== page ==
What instrument/s do you teach? Where are you located? How much do your lessons cost?
Think for a moment how frustrating it is when you look at a product for sale that doesn’t have a price tag, you can’t work out where a company is located or what exactly it is “they do!” You can see how important it is to clearly state your
Posted in Financial Business, Music & Technology, Professional Development, Promoting Your Studio, Using Music Teacher's Helper
Photo by bingbing
“The only real mistake is the one from which we learn nothing.” Henry Ford
“I am not concerned that you have fallen — I am concerned that you arise.”
I’ve recently started practicing again. Having a chronic health condition means that there are periods of time when it is difficult for me to practice the piano, although I used to be a concert pianist. I look back ruefully to times as a child when I was obliged to practice and didn’t feel like it. How the time would drag! Read more…
Posted in Performing, Practicing, Professional Development
I recently started using a plugin for Gmail called Boomerang. This has been a great asset in managing my Inbox. Boomerang allows you to do multiple tasks;
1) Write an email now and then send it at a later date.
2) Schedule reminders so you don’t lose track of important emails in your Inbox.
3) Send reminders if you don’t hear back from someone on an important email.
Posted in Customer Support, Financial Business, Music & Technology, Professional Development, Studio Management
Dear Piano Student,
There are mornings when the alarm goes off at 5:45 that I wonder what on earth I’m doing with my life. Why would any person think it wise to open her house at 6:30 to a tousle-headed second grader wearing pajama pants and a yawn? What unsuspecting college student, spending four hours a day in a practice room learning to play gossamer threads of Ravel, imagines that one day she’ll say, “Let’s check that half note! Remember, half notes get how many counts?” over and over and then over yet again? What budding teacher plans on teaching one (or three) of those students who start each lesson with “It was a really busy week. My mom said I couldn’t practice last night and I had a baseball game the night before and I was busy on the weekend so I don’t really have anything to play for you today”?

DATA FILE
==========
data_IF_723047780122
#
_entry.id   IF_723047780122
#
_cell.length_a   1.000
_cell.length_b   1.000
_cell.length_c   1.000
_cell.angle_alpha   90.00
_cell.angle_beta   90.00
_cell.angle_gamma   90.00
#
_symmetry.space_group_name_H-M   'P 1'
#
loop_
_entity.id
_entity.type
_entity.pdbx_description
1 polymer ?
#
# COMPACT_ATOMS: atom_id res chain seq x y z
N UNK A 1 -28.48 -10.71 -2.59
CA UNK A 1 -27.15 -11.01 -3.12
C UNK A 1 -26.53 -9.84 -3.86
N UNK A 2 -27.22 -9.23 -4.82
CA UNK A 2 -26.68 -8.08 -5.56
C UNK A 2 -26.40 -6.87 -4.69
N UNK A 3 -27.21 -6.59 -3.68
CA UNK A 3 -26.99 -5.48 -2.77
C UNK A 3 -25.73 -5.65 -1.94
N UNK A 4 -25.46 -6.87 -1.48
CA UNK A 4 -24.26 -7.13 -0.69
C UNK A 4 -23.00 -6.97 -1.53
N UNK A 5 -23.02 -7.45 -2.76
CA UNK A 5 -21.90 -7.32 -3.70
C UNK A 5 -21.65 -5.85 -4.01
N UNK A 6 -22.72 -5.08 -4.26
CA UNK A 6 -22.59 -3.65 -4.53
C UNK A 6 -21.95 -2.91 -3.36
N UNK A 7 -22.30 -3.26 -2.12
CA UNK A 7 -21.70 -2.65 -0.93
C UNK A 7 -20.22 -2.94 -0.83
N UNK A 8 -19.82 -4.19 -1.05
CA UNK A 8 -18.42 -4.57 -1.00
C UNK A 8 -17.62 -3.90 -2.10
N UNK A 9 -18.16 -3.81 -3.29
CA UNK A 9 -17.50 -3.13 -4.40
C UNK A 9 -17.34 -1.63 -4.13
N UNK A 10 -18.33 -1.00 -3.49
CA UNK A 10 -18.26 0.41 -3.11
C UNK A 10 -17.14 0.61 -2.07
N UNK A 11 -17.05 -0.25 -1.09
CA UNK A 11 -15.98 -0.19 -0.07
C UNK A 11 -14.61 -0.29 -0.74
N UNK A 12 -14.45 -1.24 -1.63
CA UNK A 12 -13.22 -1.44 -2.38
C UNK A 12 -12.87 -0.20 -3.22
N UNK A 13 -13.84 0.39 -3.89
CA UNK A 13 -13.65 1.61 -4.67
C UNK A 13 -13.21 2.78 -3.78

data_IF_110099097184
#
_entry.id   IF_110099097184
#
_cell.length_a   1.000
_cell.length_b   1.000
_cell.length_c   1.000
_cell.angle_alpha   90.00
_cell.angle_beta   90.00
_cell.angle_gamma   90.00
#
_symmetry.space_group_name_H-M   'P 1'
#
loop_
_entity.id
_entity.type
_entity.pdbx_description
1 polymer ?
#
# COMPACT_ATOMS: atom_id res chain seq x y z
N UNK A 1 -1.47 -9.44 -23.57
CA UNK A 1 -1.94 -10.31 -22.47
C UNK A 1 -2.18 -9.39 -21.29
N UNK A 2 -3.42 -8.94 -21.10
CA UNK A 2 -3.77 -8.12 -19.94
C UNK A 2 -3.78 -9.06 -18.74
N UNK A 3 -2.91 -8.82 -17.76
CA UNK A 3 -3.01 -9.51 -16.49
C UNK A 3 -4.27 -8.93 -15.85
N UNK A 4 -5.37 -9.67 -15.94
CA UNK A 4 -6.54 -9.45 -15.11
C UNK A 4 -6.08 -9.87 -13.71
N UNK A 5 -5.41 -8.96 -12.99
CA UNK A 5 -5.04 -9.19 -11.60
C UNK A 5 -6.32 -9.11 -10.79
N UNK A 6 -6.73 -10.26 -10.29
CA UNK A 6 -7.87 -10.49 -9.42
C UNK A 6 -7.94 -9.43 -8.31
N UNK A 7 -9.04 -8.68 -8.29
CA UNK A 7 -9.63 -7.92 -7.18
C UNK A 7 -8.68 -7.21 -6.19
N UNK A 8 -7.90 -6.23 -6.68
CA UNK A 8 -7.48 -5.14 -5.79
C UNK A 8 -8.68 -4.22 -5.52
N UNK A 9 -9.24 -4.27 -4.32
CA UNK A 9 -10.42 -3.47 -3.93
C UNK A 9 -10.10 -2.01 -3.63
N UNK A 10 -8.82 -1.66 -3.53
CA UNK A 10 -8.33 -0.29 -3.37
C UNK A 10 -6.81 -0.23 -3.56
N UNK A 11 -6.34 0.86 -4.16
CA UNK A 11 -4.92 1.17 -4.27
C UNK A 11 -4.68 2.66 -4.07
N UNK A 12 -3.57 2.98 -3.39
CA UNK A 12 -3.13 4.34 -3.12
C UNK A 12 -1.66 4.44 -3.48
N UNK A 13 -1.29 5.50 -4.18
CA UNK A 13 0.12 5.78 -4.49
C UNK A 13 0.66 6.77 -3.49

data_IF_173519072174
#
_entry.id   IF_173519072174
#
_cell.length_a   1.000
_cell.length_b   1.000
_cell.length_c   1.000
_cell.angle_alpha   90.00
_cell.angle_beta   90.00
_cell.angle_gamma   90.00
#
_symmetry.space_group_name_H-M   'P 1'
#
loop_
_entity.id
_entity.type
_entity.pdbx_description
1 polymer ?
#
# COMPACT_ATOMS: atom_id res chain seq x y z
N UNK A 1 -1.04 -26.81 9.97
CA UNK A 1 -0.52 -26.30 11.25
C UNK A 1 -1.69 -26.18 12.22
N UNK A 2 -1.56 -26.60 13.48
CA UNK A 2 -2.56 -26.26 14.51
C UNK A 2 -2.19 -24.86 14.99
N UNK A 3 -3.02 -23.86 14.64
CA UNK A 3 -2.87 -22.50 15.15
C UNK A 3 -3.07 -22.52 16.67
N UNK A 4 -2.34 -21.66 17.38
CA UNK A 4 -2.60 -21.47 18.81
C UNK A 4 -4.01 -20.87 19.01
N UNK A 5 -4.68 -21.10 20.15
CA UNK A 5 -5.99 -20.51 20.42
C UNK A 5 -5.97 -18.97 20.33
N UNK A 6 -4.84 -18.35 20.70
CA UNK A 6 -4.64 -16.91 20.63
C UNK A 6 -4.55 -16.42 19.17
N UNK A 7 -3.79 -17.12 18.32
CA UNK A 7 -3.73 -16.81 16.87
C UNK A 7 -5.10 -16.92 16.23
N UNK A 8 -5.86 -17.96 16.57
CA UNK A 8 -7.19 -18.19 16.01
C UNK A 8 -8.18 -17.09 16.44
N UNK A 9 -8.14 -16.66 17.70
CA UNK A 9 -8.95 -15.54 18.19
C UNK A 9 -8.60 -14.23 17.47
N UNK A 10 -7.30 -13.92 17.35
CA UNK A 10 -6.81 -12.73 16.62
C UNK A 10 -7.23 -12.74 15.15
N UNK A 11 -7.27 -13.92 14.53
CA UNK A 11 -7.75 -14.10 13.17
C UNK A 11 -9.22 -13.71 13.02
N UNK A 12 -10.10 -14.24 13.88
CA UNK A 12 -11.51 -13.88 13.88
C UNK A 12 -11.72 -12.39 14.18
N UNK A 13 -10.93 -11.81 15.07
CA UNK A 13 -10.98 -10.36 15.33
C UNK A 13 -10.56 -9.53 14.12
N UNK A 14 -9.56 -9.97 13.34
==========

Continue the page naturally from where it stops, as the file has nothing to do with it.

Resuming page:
When I took that first student for $5 a lesson more than twenty years ago, I couldn’t imagine the events I’d experience. There was the boy who spread out facedown on the floor of the piano lab, refusing to enter the studio for his lesson. Read more…
Posted in Professional Development, Teaching Tips, Uncategorized
There is no question that it is far easier to hang on to current students than it is to go find new ones. This is true with just about any business venture – it pays to invest in keeping your current customers. It is less costly and easier than trying to constantly find a steady stream of new customers. If you’re teaching in a busy music store, this may not be as important to you, especially if you have a steady stream of new students coming through the store and a long waiting list to pick and choose from. But if you’re like me, you value each and every student in your care, not just for the money, but most of all for who they are and for the relationship you have developed. While some students will inevitably come and go, some will stick around for a long time if you treat them well. Here are a few suggestions for hanging onto your current students. Read more…
Posted in Professional Development, Promoting Your Studio, Studio Management, Teaching Tips
Happy New Year….Here I am with more adventures and lessons from the world of the teacher-as-student.
Last post I shared with you some great insights from my singing teacher, Renee Sousa, on practicing and overcoming resistance.
Well, I learned that valuable lesson only to discover that resistance is a tricky, sneaky monkey.
I took a trip to see my folks in North Carolina for Christmas and had all kinds of plans to practice my arias and get ready for the auditions for the LA Opera Chorus that were coming up this month. I had also told Renee that I was planning to audition.
Then the following monologue ensued in my brain over the course of the holidays: “You’re not ready for this. You will get in that room and crash and burn. They will figure out that you are an opera phony. You are already doing great in musical theatre. Just stick with what you know. What if Broadway calls? Opera is a such a niche subculture market anyway. Is that were you really belong? And can you seriously see yourself singing in a real opera house? You’re going to be discriminated against from the get-go once they see that you were in Phantom of the Opera and never in an actual opera.”
You get the idea. So the fourteen times that I saw, “Set up LA Opera audition appointment” on my to-do list, I simply didn’t set it up. I was afraid. Read more…
Posted in Performing, Practicing, Professional Development, Teaching Tips